Union urges government to enforce, rather than cut, safety laws

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Figures obtained by construction union UCATT show there was a large increase in construction fatalities involving self-employed workers last year.

In total there were 49 construction deaths in 2011/12 of which the Health and Safety Executive have recorded that 22 involved self-employed workers, 45% of all construction fatalities.

In 2010/11 36% of construction deaths involved self-employed workers and in the last seven years the previous highest number of construction deaths involving self-employed workers was in 2008/09 when 38% of fatalities were self-employed workers.

UCATT general secretary Steve Murphy said: “This rise in deaths among self-employed workers is very worrying. Self-employed workers frequently work on sites where safety levels are lower and are therefore more vulnerable to suffering an accident or injury.”

While the number of self-employed workers being killed has increased, UCATT believes that the figure could still be an underestimate, as the HSE on occasion records false self-employed workers as employees in order to improve the likelihood of making a successful prosecution following the death of a worker.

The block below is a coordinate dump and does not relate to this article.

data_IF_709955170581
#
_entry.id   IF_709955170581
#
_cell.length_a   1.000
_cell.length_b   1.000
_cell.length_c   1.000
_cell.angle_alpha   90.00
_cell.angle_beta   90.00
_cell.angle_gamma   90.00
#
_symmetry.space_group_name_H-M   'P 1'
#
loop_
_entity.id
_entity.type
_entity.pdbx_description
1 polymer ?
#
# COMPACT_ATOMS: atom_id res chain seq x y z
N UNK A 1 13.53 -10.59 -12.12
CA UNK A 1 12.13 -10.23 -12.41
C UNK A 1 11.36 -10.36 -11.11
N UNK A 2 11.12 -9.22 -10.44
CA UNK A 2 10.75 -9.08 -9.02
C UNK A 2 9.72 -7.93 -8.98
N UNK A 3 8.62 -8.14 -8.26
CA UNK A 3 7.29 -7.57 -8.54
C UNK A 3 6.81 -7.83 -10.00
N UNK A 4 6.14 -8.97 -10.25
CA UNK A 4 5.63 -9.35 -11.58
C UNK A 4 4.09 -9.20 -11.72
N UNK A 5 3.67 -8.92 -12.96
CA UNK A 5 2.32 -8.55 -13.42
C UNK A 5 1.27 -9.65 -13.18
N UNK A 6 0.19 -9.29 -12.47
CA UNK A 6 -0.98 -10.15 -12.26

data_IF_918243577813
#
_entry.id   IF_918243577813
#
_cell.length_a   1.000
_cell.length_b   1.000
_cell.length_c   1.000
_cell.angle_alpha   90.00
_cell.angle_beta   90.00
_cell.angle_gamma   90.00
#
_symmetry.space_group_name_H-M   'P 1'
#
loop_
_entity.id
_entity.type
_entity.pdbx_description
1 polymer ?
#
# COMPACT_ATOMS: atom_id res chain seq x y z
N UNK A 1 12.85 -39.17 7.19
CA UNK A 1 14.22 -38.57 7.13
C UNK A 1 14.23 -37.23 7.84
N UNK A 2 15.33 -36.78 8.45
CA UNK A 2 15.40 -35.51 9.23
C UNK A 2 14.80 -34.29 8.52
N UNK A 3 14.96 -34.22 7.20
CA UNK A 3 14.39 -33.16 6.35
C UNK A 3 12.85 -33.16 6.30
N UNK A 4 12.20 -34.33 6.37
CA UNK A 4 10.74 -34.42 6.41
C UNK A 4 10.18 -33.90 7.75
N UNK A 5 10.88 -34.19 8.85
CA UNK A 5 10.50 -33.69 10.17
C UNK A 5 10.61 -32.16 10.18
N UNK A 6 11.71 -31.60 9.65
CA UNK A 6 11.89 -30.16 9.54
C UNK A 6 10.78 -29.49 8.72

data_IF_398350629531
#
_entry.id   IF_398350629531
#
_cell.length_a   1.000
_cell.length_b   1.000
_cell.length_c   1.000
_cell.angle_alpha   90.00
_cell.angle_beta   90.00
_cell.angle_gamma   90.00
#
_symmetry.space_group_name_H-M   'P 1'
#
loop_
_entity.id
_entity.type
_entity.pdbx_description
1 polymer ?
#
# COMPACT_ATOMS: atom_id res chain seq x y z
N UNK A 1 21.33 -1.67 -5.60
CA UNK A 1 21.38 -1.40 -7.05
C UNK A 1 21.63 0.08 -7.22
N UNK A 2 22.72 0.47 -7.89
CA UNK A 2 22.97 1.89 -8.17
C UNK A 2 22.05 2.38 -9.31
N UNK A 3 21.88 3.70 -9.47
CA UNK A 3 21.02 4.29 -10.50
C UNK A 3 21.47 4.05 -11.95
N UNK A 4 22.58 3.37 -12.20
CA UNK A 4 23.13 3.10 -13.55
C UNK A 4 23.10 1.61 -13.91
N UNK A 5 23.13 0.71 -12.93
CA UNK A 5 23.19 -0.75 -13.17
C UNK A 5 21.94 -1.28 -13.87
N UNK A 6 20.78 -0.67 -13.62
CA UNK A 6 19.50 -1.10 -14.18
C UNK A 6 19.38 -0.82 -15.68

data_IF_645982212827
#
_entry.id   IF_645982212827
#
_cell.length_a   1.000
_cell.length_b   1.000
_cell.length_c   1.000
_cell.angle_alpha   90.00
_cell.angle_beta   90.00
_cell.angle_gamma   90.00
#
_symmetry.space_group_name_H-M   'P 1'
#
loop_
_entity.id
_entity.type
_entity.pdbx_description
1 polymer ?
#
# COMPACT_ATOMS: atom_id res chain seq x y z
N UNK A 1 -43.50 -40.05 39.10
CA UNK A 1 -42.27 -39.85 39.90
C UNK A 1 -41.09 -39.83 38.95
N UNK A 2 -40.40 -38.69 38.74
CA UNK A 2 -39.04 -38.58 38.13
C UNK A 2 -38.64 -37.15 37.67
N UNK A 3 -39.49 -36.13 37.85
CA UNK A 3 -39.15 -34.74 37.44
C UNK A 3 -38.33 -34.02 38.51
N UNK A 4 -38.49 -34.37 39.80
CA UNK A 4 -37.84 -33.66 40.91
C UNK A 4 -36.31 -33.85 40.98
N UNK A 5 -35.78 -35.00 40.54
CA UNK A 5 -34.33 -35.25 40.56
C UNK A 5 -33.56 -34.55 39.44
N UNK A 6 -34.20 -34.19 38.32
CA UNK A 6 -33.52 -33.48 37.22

The rise in deaths of self-employed construction workers comes at a particularly sensitive time as the HSE at the government’s direction is currently consulting on removing some self-employed workers from health and safety legislation. While these proposals do not currently include construction there are concerns that the policy will be extended in the future, as part of the government’s desire to “cut red tape”.

Steve Murphy said: “Every one of these deaths was an individual tragedy and many could easily have been prevented. Rather than cutting safety, the government should be ensuring that existing laws are properly enforced.”


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